The short answer is yes, but not always. Continuous price monitoring is key to identifying price dislocations between different ports.
The world is currently going through a very turbulent time with oil prices recently falling to the multi-decade lows. Bunker fuel expenses, once being the dominant part of the voyage costs, have for now become somewhat less important, particularly in the tanker market, where freight rates skyrocketed and avoiding delays has taken priority.
However, this low bunker price environment and/or high tanker rates are temporary and once the situation goes back to ‘normal’, more attention will again be paid to reducing the bunker bill to increase voyage earnings.
There are a number of ways that can help and one of these is to be open-minded about the bunkering location, which at times may mean refuelling outside of the major hubs if prices dictate so.
Bunker-only calls no longer a feature of hub ports
The bunker market has transformed extensively in the past couple of decades. From a limited number of bunker-only ports (mostly hubs), many more are now open for bunker-only calls.
As an example, Figure 1 shows both the hubs and the secondary bunker-only locations in the Mediterranean together with vessel traffic.
As can be seen, in addition to the main hubs bunkers can now be picked up in some smaller ports like Lisbon, Sarroch, Augusta, Piraeus as well as Kali Limenes and off-shore in the South Eastern part of the Mediterranean, pricing for which can be obtained on enquiry. Therefore, it is important to monitor prices not only in the hub ports but also in the smaller locations.
The price, of course, is not the only factor to consider. Quality, availability, weather and other delays together with calling costs can influence the bunker location choice. However, with these factors often being equal or near equal, the port and supplier offering the best price usually gets the stem.
Cheapest price not only in hubs
While bunker hubs often mean a higher number of suppliers, better availability and pricing, this is not always the case, particularly following the transition to VLSFO as the main compliant fuel.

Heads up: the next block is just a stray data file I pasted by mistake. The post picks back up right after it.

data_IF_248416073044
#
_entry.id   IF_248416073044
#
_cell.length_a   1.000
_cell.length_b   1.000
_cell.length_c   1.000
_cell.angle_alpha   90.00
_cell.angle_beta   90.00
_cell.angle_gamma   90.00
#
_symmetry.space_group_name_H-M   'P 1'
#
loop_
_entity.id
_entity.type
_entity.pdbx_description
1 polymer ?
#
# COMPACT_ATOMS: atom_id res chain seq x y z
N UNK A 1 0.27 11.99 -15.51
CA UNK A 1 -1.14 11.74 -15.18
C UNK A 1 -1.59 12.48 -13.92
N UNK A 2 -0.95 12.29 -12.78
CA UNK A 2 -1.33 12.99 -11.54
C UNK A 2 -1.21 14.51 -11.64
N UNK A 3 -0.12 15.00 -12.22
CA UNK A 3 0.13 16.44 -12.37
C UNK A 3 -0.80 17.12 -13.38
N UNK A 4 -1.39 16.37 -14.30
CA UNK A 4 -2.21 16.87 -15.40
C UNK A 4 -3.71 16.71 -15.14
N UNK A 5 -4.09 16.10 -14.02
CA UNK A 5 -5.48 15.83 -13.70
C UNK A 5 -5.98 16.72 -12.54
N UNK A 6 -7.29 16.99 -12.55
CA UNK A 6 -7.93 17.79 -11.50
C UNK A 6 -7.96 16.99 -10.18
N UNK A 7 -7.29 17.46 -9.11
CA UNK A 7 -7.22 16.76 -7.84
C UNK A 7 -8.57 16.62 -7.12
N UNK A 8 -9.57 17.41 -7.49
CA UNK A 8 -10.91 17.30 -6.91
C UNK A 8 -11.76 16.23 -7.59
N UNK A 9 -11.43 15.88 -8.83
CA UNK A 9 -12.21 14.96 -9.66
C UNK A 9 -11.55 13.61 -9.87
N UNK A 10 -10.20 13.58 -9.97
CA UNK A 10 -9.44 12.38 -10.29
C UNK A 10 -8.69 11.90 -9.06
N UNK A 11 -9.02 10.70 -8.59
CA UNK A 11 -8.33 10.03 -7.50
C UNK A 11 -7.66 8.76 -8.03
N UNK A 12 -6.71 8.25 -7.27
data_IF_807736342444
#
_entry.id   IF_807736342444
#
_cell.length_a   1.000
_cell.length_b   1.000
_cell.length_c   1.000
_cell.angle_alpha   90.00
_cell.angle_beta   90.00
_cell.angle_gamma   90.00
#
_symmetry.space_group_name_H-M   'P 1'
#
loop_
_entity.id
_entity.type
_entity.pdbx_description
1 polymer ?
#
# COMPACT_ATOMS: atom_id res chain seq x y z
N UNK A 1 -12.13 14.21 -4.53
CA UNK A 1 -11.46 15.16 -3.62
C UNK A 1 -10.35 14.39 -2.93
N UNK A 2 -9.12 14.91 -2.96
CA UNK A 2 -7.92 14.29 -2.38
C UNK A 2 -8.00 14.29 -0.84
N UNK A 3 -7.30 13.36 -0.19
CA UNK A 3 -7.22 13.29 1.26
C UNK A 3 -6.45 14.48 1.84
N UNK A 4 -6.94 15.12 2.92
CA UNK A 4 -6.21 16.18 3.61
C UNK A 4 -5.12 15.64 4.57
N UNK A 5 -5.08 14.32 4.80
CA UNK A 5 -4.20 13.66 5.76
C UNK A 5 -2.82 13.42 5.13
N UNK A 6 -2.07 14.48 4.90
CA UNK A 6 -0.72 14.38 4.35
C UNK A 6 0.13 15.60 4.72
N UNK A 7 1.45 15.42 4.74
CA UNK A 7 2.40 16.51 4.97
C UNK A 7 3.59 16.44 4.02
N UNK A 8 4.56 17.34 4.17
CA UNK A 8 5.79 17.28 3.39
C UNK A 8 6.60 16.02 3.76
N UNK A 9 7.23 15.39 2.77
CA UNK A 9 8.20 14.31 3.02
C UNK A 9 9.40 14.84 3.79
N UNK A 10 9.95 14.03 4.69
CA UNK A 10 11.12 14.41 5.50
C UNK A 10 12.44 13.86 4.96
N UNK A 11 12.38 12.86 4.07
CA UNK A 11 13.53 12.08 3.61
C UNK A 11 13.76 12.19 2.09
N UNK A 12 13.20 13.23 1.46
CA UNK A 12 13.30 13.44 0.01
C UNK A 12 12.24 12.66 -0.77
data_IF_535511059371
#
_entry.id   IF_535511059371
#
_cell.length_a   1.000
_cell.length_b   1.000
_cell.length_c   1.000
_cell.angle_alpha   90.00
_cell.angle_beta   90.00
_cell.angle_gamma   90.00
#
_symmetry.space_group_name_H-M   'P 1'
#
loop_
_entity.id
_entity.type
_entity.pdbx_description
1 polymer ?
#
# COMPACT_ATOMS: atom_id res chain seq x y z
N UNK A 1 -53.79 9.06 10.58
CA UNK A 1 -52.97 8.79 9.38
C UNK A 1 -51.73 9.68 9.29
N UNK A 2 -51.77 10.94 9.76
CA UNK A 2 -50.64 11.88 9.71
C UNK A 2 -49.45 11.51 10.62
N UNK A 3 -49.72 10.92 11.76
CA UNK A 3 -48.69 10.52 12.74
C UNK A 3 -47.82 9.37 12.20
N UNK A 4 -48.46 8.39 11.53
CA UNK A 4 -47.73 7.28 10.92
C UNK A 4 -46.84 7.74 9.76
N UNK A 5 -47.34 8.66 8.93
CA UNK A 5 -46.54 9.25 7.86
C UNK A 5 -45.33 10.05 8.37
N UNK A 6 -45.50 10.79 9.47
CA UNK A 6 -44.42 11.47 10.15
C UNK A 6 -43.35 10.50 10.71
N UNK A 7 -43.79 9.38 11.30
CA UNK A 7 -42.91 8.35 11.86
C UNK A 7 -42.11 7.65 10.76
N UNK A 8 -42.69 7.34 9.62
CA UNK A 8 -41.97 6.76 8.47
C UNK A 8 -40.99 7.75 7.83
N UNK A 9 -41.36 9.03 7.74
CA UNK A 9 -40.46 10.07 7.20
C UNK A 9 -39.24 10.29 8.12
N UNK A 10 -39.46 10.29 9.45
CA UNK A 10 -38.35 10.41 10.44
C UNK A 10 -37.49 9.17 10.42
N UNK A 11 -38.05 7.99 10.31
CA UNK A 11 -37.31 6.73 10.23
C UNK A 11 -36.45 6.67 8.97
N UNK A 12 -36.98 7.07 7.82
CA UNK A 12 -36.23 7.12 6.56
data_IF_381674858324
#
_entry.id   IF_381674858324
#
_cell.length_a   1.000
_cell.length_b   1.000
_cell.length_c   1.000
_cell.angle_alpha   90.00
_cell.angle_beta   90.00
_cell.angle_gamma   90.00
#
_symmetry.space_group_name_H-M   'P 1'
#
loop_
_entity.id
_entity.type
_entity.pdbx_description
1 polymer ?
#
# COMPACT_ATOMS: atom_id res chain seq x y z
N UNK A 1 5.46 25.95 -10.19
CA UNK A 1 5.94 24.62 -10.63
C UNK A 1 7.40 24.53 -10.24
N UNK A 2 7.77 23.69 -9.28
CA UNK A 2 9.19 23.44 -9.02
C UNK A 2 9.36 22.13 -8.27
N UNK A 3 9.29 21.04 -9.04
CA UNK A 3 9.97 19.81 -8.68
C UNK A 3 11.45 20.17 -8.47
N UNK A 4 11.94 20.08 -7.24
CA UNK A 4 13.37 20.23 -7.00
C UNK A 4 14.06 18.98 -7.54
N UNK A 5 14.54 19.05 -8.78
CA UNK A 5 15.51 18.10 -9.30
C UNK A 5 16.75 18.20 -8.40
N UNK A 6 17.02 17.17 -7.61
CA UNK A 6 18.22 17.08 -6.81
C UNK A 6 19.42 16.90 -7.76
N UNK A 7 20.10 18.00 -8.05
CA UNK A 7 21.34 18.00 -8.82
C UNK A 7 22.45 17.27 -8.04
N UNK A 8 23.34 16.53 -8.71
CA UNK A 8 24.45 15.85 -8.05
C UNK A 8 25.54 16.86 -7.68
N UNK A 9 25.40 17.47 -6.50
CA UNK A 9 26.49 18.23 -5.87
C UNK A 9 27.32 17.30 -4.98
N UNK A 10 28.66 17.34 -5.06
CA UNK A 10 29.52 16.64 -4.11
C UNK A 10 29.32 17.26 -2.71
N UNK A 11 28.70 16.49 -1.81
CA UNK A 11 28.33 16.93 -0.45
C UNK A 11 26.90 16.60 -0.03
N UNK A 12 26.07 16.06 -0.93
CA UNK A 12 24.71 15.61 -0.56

The chart above shows an example of what the ‘normal’ bunker pricing would look like. Just over a year ago, in February 2019, a buyer or an operator of a vessel needing bunkers passing through the Mediterranean would habitually enquire in Gibraltar or Malta and typically get the best price compared with the alternatives.
Then the market started changing prior to the IMO2020 transition so the usual pricing relationships between ports were broken. HSFO in some hubs started to sell at hefty premiums to the secondary ports. The bottom chart on Figure 2 shows the $40/mt premium Malta attracted over neighbouring Augusta in early October 2019, potentially resulting in a $20,000 overpayment on a 500mt stem.
From 01 January 2020, with the market fully transitioning to VLSFO as the main compliant fuel, price distortions spiked. For a period of time and due to the very limited availability, Singapore VLSFO was pricing way above anywhere in the region and even above LSMGO. While the bunker market has largely settled, certain pricing dislocations have remained.
Figure 3 shows a couple of recent VLSFO price dislocation cases and the emergence of Lisbon as a viable and often well-priced alternative, which has so far in April on average traded at a $20/mt discount to Gibraltar.
Excluding Lisbon, on 20 March 2020 it was ‘business as usual’ with both Gibraltar and Malta priced at a discount to other ports. However just over a month on, VLSFO prices dropped across the board following the drop in oil prices, although VLSFO in Gibraltar remained relatively strong.
It is estimated that booking a 500mt stem in Gibraltar vs Malta or Lisbon on 22 Apr 2020 would have resulted in at least $10,000 in overpayment. Besides this, Piraeus would have also become a viable option for vessels sailing from the North East of the Mediterranean.
Overall, it is worth noting that bunker prices fluctuate on a daily basis and bunker ports (including hubs) may frequently move from ‘expensive’ to ‘cheap’. Such price movements as well as delays, fuel quality, and changes in port call costs should be closely monitored in order to select the most optimal bunker port, achieve bunker bill savings and increase voyage revenues.